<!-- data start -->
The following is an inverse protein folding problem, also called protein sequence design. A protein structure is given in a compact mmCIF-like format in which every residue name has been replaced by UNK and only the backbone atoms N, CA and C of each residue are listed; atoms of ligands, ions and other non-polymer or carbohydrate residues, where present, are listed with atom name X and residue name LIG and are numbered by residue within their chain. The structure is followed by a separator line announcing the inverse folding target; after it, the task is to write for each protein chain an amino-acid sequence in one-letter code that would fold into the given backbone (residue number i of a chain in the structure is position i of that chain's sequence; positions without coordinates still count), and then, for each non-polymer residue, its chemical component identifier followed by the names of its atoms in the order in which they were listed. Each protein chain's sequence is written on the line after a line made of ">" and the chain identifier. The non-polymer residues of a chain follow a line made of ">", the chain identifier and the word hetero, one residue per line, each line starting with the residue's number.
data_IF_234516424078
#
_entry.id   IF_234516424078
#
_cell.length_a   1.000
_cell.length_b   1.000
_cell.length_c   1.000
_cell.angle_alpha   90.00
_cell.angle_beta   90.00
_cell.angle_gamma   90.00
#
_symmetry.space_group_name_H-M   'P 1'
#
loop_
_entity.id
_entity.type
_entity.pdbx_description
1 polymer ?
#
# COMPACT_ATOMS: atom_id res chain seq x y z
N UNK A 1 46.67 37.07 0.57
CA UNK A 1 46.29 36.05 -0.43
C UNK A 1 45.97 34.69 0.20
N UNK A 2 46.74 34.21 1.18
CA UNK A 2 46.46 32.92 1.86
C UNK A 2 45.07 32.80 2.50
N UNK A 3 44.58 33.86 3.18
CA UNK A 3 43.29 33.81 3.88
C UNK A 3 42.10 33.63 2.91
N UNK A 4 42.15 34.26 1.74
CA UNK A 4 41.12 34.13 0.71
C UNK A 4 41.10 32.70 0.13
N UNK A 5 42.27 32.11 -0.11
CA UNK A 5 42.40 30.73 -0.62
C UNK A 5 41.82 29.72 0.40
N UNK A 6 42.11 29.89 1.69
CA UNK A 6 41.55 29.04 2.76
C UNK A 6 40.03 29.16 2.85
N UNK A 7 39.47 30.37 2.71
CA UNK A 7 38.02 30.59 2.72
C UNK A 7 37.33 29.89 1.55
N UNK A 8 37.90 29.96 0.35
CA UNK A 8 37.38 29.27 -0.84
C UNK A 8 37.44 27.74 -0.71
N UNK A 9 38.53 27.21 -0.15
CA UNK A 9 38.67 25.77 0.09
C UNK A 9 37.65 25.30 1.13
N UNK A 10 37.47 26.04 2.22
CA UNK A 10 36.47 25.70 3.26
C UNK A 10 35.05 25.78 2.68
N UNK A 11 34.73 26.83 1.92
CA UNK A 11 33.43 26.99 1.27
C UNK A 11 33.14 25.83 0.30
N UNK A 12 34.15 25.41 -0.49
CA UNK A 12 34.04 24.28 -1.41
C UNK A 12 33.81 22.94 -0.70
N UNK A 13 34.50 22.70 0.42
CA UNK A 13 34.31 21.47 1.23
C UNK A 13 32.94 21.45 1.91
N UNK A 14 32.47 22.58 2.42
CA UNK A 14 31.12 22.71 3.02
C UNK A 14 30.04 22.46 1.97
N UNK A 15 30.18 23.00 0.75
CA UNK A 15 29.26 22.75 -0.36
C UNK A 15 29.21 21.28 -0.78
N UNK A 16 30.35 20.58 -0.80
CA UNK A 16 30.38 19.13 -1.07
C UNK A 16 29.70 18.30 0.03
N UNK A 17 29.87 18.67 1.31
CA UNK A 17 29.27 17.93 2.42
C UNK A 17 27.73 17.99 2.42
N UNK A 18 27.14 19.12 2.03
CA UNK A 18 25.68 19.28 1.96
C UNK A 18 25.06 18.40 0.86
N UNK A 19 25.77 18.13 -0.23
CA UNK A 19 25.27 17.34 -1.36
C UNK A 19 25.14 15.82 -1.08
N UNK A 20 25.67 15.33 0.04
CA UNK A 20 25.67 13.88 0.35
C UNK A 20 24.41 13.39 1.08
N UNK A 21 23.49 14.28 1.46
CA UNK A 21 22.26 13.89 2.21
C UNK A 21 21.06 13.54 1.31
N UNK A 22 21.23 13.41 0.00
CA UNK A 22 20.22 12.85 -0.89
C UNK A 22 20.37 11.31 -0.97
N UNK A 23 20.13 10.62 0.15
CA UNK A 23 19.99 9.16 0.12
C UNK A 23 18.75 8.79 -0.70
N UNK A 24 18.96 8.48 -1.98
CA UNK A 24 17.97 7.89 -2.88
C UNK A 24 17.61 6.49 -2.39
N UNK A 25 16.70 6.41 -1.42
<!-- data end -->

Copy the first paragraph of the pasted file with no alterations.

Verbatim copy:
The following is an inverse protein folding problem, also called protein sequence design. A protein structure is given in a compact mmCIF-like format in which every residue name has been replaced by UNK and only the backbone atoms N, CA and C of each residue are listed; atoms of ligands, ions and other non-polymer or carbohydrate residues, where present, are listed with atom name X and residue name LIG and are numbered by residue within their chain. The structure is followed by a separator line announcing the inverse folding target; after it, the task is to write for each protein chain an amino-acid sequence in one-letter code that would fold into the given backbone (residue number i of a chain in the structure is position i of that chain's sequence; positions without coordinates still count), and then, for each non-polymer residue, its chemical component identifier followed by the names of its atoms in the order in which they were listed. Each protein chain's sequence is written on the line after a line made of ">" and the chain identifier. The non-polymer residues of a chain follow a line made of ">", the chain identifier and the word hetero, one residue per line, each line starting with the residue's number.